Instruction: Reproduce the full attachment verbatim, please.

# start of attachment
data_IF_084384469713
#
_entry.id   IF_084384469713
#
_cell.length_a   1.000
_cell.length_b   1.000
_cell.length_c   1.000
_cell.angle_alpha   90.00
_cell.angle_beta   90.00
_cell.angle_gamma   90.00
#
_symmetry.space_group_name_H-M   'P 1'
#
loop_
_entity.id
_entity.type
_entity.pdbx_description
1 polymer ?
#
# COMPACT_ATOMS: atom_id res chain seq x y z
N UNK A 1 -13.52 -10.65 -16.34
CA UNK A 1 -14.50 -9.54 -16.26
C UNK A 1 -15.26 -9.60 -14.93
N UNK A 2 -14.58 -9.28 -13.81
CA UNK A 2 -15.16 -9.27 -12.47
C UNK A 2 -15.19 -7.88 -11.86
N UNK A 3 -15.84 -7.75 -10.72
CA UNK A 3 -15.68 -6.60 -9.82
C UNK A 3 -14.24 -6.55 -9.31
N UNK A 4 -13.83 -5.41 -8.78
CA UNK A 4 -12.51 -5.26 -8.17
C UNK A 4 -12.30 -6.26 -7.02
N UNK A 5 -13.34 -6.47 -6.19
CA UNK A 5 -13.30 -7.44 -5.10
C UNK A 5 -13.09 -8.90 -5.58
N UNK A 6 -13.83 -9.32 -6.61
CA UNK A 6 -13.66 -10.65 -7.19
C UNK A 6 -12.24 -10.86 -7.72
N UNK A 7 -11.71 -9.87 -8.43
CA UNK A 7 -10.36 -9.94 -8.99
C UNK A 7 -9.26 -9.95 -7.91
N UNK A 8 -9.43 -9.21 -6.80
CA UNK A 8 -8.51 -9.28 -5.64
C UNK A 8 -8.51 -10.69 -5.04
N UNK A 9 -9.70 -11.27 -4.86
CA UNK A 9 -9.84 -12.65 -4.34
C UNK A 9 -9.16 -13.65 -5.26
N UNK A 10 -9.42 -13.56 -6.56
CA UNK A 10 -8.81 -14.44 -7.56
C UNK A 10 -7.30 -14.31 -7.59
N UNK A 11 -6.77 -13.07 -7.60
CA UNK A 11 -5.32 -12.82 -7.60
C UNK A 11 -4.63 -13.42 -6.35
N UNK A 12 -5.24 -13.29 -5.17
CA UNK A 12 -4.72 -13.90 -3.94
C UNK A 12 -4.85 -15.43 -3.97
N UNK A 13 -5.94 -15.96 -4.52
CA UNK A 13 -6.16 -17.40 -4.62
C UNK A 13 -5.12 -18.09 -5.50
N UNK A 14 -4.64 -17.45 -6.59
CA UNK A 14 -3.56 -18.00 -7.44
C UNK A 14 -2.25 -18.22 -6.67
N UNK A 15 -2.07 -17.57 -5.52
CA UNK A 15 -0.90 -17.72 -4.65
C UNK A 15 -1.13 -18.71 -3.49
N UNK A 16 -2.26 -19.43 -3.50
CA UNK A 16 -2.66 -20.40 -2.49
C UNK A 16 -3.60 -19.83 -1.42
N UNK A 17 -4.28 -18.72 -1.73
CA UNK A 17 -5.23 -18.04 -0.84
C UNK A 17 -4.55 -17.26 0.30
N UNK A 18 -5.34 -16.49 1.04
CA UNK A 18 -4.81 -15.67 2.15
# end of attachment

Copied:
data_IF_084384469713
#
_entry.id   IF_084384469713
#
_cell.length_a   1.000
_cell.length_b   1.000
_cell.length_c   1.000
_cell.angle_alpha   90.00
_cell.angle_beta   90.00
_cell.angle_gamma   90.00
#
_symmetry.space_group_name_H-M   'P 1'
#
loop_
_entity.id
_entity.type
_entity.pdbx_description
1 polymer ?
#
# COMPACT_ATOMS: atom_id res chain seq x y z
N UNK A 1 -13.52 -10.65 -16.34
CA UNK A 1 -14.50 -9.54 -16.26
C UNK A 1 -15.26 -9.60 -14.93
N UNK A 2 -14.58 -9.28 -13.81
CA UNK A 2 -15.16 -9.27 -12.47
C UNK A 2 -15.19 -7.88 -11.86
N UNK A 3 -15.84 -7.75 -10.72
CA UNK A 3 -15.68 -6.60 -9.82
C UNK A 3 -14.24 -6.55 -9.31
N UNK A 4 -13.83 -5.41 -8.78
CA UNK A 4 -12.51 -5.26 -8.17
C UNK A 4 -12.30 -6.26 -7.02
N UNK A 5 -13.34 -6.47 -6.19
CA UNK A 5 -13.30 -7.44 -5.10
C UNK A 5 -13.09 -8.90 -5.58
N UNK A 6 -13.83 -9.32 -6.61
CA UNK A 6 -13.66 -10.65 -7.19
C UNK A 6 -12.24 -10.86 -7.72
N UNK A 7 -11.71 -9.87 -8.43
CA UNK A 7 -10.36 -9.94 -8.99
C UNK A 7 -9.26 -9.95 -7.91
N UNK A 8 -9.43 -9.21 -6.80
CA UNK A 8 -8.51 -9.28 -5.64
C UNK A 8 -8.51 -10.69 -5.04
N UNK A 9 -9.70 -11.27 -4.86
CA UNK A 9 -9.84 -12.65 -4.34
C UNK A 9 -9.16 -13.65 -5.26
N UNK A 10 -9.42 -13.56 -6.56
CA UNK A 10 -8.81 -14.44 -7.56
C UNK A 10 -7.30 -14.31 -7.59
N UNK A 11 -6.77 -13.07 -7.60
CA UNK A 11 -5.32 -12.82 -7.60
C UNK A 11 -4.63 -13.42 -6.35
N UNK A 12 -5.24 -13.29 -5.17
CA UNK A 12 -4.72 -13.90 -3.94
C UNK A 12 -4.85 -15.43 -3.97
N UNK A 13 -5.94 -15.96 -4.52
CA UNK A 13 -6.16 -17.40 -4.62
C UNK A 13 -5.12 -18.09 -5.50
N UNK A 14 -4.64 -17.45 -6.59
CA UNK A 14 -3.56 -18.00 -7.44
C UNK A 14 -2.25 -18.22 -6.67
N UNK A 15 -2.07 -17.57 -5.52
CA UNK A 15 -0.90 -17.72 -4.65
C UNK A 15 -1.13 -18.71 -3.49
N UNK A 16 -2.26 -19.43 -3.50
CA UNK A 16 -2.66 -20.40 -2.49
C UNK A 16 -3.60 -19.83 -1.42
N UNK A 17 -4.28 -18.72 -1.73
CA UNK A 17 -5.23 -18.04 -0.84
C UNK A 17 -4.55 -17.26 0.30
N UNK A 18 -5.34 -16.49 1.04
CA UNK A 18 -4.81 -15.67 2.15